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3721 - State v. Abdullah
State v. Abdullah

In The Court of Appeals

The State, Appellant,


Muttaquin Abdullah aka Clayton Pinckney, Respondent.

Appeal From Richland County
 L. Henry McKellar, Circuit Court Judge

Opinion No. 3721
Heard November 5, 2003 – Filed January 12, 2004


Attorney General Henry Dargan McMaster, Chief Deputy Attorney General John W. McIntosh, Assistant Deputy Attorney General Charles H. Richardson, and Senior Assistant Attorney General Norman Mark Rapoport, all of Columbia; and Solicitor Warren Blair Giese, of Columbia, for Appellant.

Assistant Appellate Defender Aileen P. Clare, of S.C. Office of Appellate Defense, of Columbia, for Respondent.

KITTREDGE, J.:  Muttaquin Abdullah was indicted for possession with intent to distribute marijuana and possession with intent to distribute marijuana within a one-half mile proximity of a school.  In pre-trial proceedings, Abdullah moved to suppress evidence seized in a warrantless search, contending that the search and seizure violated the Fourth Amendment.  The circuit court granted the motion to suppress.  The State appeals, claiming the circuit court erred in finding a Fourth Amendment violation of Adbullah’s rights. [1]   We reverse.


Shortly before 1:00 a.m. on October 4, 2000, two officers of the Columbia Police Department, while on uniform patrol, responded to a call regarding a burglary in process at 34-F Bethel Bishop Apartments within the Columbia city limits.  While en route, the officers also received a report of “shots fired” at the apartment.

Upon arriving at the scene, the officers observed the door to apartment 34-F open, and they entered the doorway.  One of the officers, Jesse Carrillo, saw “a black male subject in some black shorts or something … [a]nd when he saw us, he just kind of stood in the door right there and basically refused to come out as we were trying to call him out because we didn’t know who he was.”  The man the officers observed was Abdullah.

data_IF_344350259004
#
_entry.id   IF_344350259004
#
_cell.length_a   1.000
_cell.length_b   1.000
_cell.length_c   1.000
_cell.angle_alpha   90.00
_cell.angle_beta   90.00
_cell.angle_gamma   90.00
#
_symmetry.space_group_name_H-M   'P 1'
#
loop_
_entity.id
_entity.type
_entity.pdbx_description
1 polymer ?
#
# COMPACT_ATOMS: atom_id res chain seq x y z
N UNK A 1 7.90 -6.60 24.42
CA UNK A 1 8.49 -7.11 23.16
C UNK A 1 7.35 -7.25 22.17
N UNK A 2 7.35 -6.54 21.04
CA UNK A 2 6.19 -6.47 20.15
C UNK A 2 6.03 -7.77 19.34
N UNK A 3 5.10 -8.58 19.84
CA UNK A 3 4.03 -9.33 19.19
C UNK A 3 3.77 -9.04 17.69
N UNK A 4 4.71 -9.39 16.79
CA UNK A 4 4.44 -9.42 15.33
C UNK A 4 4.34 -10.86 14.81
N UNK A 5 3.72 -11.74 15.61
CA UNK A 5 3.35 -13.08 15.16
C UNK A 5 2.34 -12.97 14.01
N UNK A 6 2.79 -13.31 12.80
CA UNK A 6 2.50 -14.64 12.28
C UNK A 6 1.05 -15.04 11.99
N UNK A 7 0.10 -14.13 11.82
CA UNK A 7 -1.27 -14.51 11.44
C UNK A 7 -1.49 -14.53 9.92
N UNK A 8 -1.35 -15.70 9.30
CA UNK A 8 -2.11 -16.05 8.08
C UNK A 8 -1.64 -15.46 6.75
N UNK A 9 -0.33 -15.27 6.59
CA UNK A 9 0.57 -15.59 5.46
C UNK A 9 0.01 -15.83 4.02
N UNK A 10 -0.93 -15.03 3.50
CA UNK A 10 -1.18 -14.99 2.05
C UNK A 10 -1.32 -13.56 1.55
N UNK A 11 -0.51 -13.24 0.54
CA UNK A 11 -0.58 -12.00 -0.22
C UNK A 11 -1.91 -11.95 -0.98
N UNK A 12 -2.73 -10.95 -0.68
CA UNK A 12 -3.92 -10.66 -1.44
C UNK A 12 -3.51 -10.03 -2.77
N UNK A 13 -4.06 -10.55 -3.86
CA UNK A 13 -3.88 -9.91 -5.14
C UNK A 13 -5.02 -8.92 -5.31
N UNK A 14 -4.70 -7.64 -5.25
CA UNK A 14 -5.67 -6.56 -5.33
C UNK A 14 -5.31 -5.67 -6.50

The officers sought cooperation from Abdullah, who instead moved near a bedroom door where he stood in a manner such that his left side was shielded from the officers’ view.  According to Abdullah, he moved toward the bedroom door so that he could toss into the bedroom a gun left by purported burglars shortly before the officers arrived.

After unsuccessfully “pleading” with Abdullah to cooperate, Officer Carrillo “reached in and grabbed” Abdullah in an effort “to pull him out of the bedroom.”  A struggle ensued and, due to Abdullah’s superior size and strength, Officer Nelson joined with Officer Carrillo in the struggle.  During the struggle, Abdullah announced he was the victim of the burglary and had called 911.  The officers intended to handcuff Abdullah with his hands behind him, as required by procedure, but were unable to do so.  They eventually managed to handcuff one of his wrists to a chair in the kitchen. 

At this point, the officers knew neither the accuracy of Abdullah’s claim to be a victim nor the security status of the apartment.  They had observed bullet holes outside the apartment door and inside the apartment.  As the officers sought Abdullah’s cooperation, they observed bullet holes in the walls of the apartment.  Once Abdullah was secured, Officer Carrillo described the officers’ perspective and concerns as follows:

[W]e don’t know if we’ve got additional victims down that are going to need medical assistance.  We don’t know if we’ve got subjects hiding.  We don’t know who else is in there.  So that’s why we’ve got to clear it essentially for persons for safety reasons … we still didn’t know if we had people in there because that was as far as I had gotten …. We didn’t know even at that point if there were more suspects in there … so we wanted to basically contain the apartment … with this alleged burglary in progress so that way we could make sure we didn’t have anymore victims in there, anymore suspects.

Consequently, Officer Carrillo conducted a protective sweep of the apartment to search for victims, suspects, and to preserve the crime scene.  He went to the doorway of the bedroom where Abdullah had been standing.  Light from the kitchen partially illuminated the bedroom, enabling Officer Carrillo to see Adbullah’s previously discarded gun lying on the bed.  Officer Carrillo then turned on the bedroom light, at which time he saw money, drug paraphenalia, and bags containing green, leafy material he believed was marijuana.

Officer Carrillo immediately contacted his supervisor, who obtained a search warrant from a magistrate and summoned narcotics agents.  The contraband was seized pursuant to a search warrant, and the green, leafy material was later determined to be marijuana.  Abdullah was charged and indicted for possession with intent to distribute marijuana and possession with intent to distribute marijuana within one-half mile proximity of a school. 

At trial, Abdullah moved to suppress the evidence seized, contending that the search and seizure violated the Fourth Amendment.  The circuit court granted the motion to suppress, concluding that no exigent circumstances existed to justify the warrantless search.  The State appeals.